James Vincent McMorrow leaves crowd elated at Trinity gig

The Trinity cricket ground works nicely as a venue, both sonically and logistically, and with the weather playing its part, the trees close in as darkness falls and it’s very easy to imagine you’re in a field at a festival, rather than in the centre of the capital. “I only have an hour and a half so I don’t want to bore you with my shiteing on. When the band rejoined McMorrow on stage they were ready to flex their rock muscles, and the gathering momentum of the gig was driven forward by an astonishing hat-trick of songs – the slow build juggernaut of We Don’t Eat, the synthtacular One Thousand Times and the throbbing bass of Rising Water. It felt a little like that when James Vincent McMorrow kicked off the Trinity summer series of gigs on Friday evening. He thanked everybody for turning up, from his parents to the people drinking cans outside the fences, and then treated the crowd to some awkward moves from the Thom Yorke school of dance. If I Had a Boat provided a suitable encore, leaving both the performer and the crowd to float off into the Dublin night, elated and sated. There’s surely a perfect intersection between the point where the crowd thinks an artist is flying, and the musician is only just starting to notice that their feet have left the ground. James Vincent McMorrow Four stars Trinity College, Dublin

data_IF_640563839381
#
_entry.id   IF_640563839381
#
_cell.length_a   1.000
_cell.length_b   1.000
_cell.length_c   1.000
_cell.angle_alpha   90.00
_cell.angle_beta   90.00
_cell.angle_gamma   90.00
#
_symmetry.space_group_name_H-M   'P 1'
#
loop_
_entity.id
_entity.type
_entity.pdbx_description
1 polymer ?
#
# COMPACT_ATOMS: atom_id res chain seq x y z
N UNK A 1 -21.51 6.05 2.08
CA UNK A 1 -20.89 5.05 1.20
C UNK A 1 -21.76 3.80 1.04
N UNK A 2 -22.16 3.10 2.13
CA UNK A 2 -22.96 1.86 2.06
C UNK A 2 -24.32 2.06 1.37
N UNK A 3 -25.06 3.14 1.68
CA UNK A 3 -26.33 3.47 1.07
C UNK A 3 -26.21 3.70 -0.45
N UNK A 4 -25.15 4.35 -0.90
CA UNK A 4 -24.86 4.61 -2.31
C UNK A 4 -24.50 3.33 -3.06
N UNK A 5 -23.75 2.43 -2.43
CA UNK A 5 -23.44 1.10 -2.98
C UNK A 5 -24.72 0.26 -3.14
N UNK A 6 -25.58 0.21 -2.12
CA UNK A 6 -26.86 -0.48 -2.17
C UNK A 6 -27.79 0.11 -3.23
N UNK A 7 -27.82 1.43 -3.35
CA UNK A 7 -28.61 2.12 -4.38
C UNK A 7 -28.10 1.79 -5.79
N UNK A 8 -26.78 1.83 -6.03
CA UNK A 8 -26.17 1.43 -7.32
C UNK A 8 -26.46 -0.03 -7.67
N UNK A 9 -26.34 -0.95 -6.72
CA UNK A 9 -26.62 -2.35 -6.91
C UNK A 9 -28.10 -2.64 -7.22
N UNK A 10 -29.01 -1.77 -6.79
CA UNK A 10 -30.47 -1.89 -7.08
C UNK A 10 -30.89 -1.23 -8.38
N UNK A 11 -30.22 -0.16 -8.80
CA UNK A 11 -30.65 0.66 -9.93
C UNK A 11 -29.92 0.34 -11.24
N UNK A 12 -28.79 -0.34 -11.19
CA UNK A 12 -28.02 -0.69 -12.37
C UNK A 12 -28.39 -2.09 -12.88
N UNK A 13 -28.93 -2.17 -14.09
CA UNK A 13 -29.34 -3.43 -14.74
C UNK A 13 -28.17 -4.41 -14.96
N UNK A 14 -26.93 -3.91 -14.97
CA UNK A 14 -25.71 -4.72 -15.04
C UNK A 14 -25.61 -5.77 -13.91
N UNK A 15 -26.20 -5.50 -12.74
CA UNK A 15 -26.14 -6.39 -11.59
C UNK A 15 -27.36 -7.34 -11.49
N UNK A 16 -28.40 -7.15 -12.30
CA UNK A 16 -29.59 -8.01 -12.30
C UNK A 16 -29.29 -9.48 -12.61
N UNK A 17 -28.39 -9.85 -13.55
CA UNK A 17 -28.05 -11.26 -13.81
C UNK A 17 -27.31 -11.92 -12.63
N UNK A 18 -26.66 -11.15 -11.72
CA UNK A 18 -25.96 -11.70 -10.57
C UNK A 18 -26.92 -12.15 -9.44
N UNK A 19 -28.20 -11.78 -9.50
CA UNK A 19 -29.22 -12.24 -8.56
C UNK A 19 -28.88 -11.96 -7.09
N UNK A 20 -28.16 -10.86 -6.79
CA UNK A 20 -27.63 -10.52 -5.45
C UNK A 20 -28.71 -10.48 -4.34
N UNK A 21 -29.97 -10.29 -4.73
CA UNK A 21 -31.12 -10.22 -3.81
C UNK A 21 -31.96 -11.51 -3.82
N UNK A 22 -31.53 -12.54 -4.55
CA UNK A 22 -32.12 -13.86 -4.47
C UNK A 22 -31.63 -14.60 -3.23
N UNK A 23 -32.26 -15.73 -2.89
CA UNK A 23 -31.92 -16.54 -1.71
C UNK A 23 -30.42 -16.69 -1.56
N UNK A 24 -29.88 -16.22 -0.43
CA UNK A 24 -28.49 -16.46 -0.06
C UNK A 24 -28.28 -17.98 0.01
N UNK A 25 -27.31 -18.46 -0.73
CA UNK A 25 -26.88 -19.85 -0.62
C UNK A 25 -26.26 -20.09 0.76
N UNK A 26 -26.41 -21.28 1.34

You can probably mathematically graph a quality gig. I’ll just play as many songs as possible.”

Even the set list betrayed some insecurities, with only one song – National – from True Care as he “didn’t want to be ridiculous” and play loads of tunes off the new album. Just as well McMorrow seemed to enjoy playing to his biggest ever Irish crowd – on the evidence of this he might have to get used to it. But the reaction to that song and its witty lyrics (“We’d spend our nights listening to The National … You said your favourite song / Was the one about death / I said every single one’s like that.”) as part of a mid-set acoustic break seemed to give him a chance to take in his surroundings and breathe. Musically there were no early signs of nerves – the R&B groove of Get Low and Nashville twang of Breaking Hearts were delivered with a pristine élan – but we were a good 40 minutes in before McMorrow spoke to the crowd. By that point McMorrow seemed to have left his guard down and his emotions out. His slow dawning realisation that all these people were here to see him, led to an excitement and giddiness that was reflected back on him from the crowd.